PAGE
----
“We just want Oliver to know he's not the only one living with the condition”: Mum Zoe shares Oliver’s story
Oliver is a caring, energetic boy with a tremendously engaging personality. He loves to learn, take part in various sports and activities (football, golf, taekwondo, swimming and biking), and explore the world around him.
I fell pregnant with Oliver naturally, and there was no previous history of CF in the family.
So, when Oliver was diagnosed, it was a massive shock for us. We didn’t know much about the condition; I had only heard about it in the news.
Oliver was diagnosed through the heel-prick test at around two and a half weeks old, but prior to that, we were in and out of hospital anyway because he wasn’t putting on any weight. Oliver had lost about 20% of his birth weight within the first two weeks.
During this time, the health visitors kept sending us to the hospital for tests, but nothing ever came up. So it wasn’t until the heel-prick test that we knew what was going on. Fortunately, I was already in hospital with Oliver at the time, and they kept us overnight, so the following day, we saw the CF consultant, who told us more about the diagnosis.
Suddenly being thrown into this new world was very daunting. Learning about a new condition and all the medications and treatment Oliver would need was a steep learning curve.
It wasn’t the newborn experience we thought we would have. We had weekly visits from the CF nurse to monitor how much milk he was having and how much weight he was putting on. Trying to get Creon® in on a little spoon for a newborn baby was really challenging.
I was also anxious about how we would tell our friends and family about Oliver’s CF. It’s so hard when your friends have newborn babies with no conditions. You start to think, “why us?”
Growing up and facing challenges
The initial CF diagnosis was extremely tough and overwhelming for us as new parents, but the help, support and guidance from Cystic Fibrosis Trust and our CF team at University Hospital Coventry & Warwickshire (UHCW) was amazing, and Oliver continues to thrive every day.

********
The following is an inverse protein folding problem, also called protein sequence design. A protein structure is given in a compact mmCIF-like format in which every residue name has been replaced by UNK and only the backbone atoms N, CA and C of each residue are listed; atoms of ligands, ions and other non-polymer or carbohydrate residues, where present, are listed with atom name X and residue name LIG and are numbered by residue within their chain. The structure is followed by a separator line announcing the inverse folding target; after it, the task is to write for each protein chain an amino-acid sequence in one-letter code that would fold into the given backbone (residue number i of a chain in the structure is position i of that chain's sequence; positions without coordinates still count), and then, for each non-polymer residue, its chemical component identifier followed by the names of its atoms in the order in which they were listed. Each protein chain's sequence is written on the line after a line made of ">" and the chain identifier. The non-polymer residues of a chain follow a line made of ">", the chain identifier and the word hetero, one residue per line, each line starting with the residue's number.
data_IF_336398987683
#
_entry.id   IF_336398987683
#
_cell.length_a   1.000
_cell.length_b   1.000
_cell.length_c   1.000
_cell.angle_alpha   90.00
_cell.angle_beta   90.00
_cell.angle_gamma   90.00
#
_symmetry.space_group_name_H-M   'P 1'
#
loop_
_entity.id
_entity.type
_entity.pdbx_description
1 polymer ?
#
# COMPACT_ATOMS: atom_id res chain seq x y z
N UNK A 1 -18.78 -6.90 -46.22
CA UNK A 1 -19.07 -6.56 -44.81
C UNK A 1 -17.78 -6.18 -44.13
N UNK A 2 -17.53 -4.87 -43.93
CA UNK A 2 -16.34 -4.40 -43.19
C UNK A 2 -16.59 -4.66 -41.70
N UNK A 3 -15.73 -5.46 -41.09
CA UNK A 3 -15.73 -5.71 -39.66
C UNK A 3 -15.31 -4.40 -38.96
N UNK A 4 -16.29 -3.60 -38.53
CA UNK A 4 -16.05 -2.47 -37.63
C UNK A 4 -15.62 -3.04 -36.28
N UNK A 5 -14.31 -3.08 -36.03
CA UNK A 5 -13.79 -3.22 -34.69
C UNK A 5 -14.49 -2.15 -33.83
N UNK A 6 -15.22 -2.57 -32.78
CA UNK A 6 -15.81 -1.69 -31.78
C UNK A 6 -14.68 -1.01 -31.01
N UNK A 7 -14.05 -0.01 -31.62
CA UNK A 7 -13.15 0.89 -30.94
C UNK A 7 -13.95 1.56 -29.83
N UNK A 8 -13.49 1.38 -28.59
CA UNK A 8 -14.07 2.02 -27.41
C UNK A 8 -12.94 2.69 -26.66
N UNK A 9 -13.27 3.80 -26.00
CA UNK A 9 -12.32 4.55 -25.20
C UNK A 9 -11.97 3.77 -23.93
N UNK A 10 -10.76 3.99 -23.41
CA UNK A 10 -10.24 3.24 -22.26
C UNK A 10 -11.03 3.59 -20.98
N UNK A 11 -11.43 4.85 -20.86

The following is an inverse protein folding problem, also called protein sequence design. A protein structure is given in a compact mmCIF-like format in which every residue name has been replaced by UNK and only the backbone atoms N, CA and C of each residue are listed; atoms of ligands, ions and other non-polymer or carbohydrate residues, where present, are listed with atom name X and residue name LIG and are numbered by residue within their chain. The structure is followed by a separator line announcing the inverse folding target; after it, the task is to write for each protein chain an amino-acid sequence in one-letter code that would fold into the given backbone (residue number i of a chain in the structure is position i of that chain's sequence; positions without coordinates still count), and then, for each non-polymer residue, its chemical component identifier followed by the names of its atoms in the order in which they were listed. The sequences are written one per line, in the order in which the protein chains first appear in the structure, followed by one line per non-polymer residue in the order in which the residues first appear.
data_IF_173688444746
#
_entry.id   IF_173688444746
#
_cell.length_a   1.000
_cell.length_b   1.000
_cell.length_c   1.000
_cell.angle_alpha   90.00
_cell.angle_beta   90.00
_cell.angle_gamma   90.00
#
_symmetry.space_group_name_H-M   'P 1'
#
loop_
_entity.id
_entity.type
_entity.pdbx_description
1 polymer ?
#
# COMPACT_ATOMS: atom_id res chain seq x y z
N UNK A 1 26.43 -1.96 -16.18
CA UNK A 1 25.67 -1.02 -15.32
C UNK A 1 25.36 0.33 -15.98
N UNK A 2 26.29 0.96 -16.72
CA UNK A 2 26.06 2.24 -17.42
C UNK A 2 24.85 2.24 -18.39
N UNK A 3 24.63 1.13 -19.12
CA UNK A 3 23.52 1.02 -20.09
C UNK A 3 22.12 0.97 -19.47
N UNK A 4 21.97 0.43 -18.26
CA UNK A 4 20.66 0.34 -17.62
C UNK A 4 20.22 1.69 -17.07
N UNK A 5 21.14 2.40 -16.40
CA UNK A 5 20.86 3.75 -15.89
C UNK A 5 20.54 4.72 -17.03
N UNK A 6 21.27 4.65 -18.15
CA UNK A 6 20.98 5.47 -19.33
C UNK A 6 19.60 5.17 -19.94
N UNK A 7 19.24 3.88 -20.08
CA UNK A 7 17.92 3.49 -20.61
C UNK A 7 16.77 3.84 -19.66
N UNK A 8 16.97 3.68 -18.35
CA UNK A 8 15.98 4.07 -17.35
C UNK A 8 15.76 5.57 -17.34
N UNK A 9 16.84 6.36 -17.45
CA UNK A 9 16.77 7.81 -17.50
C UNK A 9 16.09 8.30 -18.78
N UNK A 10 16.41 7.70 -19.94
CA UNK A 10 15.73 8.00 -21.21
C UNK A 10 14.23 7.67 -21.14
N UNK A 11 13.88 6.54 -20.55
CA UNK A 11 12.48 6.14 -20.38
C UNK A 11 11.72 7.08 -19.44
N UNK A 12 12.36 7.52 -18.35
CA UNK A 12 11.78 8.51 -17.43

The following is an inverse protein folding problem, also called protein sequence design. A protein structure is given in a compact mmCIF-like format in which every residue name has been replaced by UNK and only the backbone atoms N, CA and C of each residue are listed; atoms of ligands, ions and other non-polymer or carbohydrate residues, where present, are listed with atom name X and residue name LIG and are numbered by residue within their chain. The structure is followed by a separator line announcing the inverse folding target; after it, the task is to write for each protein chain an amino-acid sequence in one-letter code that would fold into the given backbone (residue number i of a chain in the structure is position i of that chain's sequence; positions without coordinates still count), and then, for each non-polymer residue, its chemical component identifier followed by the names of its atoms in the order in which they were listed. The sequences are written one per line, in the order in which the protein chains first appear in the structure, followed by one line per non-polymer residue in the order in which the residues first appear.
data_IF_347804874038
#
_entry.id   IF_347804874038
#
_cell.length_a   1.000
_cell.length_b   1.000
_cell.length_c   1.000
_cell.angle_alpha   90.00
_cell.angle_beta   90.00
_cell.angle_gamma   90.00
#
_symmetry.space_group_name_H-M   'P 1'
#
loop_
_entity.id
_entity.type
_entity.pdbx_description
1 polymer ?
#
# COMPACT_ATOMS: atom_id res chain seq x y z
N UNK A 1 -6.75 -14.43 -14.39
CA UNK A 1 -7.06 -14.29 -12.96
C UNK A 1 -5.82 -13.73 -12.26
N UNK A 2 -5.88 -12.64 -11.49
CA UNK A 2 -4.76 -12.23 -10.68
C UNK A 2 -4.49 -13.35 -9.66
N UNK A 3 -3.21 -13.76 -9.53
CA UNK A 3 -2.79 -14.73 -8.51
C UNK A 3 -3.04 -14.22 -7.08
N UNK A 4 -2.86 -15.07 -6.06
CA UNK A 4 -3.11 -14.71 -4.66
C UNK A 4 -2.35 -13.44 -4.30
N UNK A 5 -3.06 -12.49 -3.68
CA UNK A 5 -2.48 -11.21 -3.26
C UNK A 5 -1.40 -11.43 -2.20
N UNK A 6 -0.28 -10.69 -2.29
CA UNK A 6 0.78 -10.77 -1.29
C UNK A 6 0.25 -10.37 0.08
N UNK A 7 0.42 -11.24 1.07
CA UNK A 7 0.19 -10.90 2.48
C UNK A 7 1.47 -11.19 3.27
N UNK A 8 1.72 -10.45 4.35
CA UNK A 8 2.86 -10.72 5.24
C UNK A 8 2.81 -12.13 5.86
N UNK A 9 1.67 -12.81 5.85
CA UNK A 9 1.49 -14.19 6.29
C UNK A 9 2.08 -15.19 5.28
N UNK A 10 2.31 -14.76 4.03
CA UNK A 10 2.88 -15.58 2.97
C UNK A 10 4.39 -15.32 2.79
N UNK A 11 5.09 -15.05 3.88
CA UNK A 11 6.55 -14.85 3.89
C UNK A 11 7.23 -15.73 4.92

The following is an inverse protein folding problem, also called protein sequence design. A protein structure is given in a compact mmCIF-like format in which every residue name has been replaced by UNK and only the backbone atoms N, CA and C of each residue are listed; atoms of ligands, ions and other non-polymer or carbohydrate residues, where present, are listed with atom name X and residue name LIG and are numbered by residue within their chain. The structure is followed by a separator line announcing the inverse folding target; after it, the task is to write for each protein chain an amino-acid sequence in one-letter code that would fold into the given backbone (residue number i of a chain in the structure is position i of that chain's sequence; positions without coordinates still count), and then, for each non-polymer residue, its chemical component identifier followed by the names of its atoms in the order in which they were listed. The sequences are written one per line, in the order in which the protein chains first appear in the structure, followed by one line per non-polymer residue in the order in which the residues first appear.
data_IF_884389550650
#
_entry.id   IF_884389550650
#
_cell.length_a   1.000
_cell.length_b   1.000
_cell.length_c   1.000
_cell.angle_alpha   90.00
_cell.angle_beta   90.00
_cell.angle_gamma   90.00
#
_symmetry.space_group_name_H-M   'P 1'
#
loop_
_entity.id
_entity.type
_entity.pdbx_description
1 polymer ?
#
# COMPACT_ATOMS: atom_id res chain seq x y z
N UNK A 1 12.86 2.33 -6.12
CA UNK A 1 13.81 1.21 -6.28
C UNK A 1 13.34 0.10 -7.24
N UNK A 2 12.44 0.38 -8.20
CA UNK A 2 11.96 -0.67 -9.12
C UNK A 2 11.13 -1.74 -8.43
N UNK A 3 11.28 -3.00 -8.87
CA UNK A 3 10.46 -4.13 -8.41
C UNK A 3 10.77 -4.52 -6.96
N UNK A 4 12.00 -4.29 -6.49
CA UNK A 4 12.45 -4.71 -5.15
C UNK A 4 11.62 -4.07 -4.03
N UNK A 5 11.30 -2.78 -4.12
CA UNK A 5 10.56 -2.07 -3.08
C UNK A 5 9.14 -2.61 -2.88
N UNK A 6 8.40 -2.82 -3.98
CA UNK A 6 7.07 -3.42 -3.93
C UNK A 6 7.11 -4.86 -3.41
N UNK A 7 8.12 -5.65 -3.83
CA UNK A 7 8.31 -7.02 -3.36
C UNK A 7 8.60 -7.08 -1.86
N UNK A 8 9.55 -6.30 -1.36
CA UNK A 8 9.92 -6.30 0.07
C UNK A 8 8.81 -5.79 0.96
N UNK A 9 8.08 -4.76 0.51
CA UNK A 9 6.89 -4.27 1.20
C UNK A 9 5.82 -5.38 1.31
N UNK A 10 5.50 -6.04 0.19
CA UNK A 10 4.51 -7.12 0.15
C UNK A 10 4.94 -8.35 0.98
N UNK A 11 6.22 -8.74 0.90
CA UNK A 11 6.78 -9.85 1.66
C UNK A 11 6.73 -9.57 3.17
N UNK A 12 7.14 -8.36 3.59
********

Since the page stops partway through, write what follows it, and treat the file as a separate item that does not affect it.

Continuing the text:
Oliver has been on Orkambi since February 2022 and is set to start Kaftrio when he turns six this November. We are so grateful to have access to this medication, which we know has been such a game-changer in the community. We just hope that one day, medications like this will be available for everyone with CF, especially those who can’t currently benefit from modulators.
Oliver has been on multiple antibiotics treatments since he was a baby and has had one hospital stay for IVs due to getting pseudomonas aeruginosa last April. This two-week admission was a huge thing for him to go through, not only because Oliver hated the IV drip but also because we were concerned about whether the IVs would actually eradicate the p. aeruginosa.
As a parent of a child with CF, you are constantly on edge every time you hear a cough or sniffle. Getting colds and viruses can be more serious, so we get anxious if friends, family and peers become unwell, especially now he is at school. It’s so anxiety-inducing, wondering if it’s going to develop into an infection, and then if it does, we are concerned about how much damage it will cause.
Oliver currently has staphylococcus aureus, so we are treating that with oral antibiotics, but it’s definitely a challenge always having to be mindful of the environments he might want to spend time in. This can take some thought and planning.
We always have to be aware of infection control, too, minimising his exposure to germs that may thrive in environments like mud, rotting vegetation, straw, hay, sawdust, ponds and stagnant water. We make sure Oliver washes his hands regularly and that he has time to fit in treatments and physio, in the form of the Acapella, twice a day.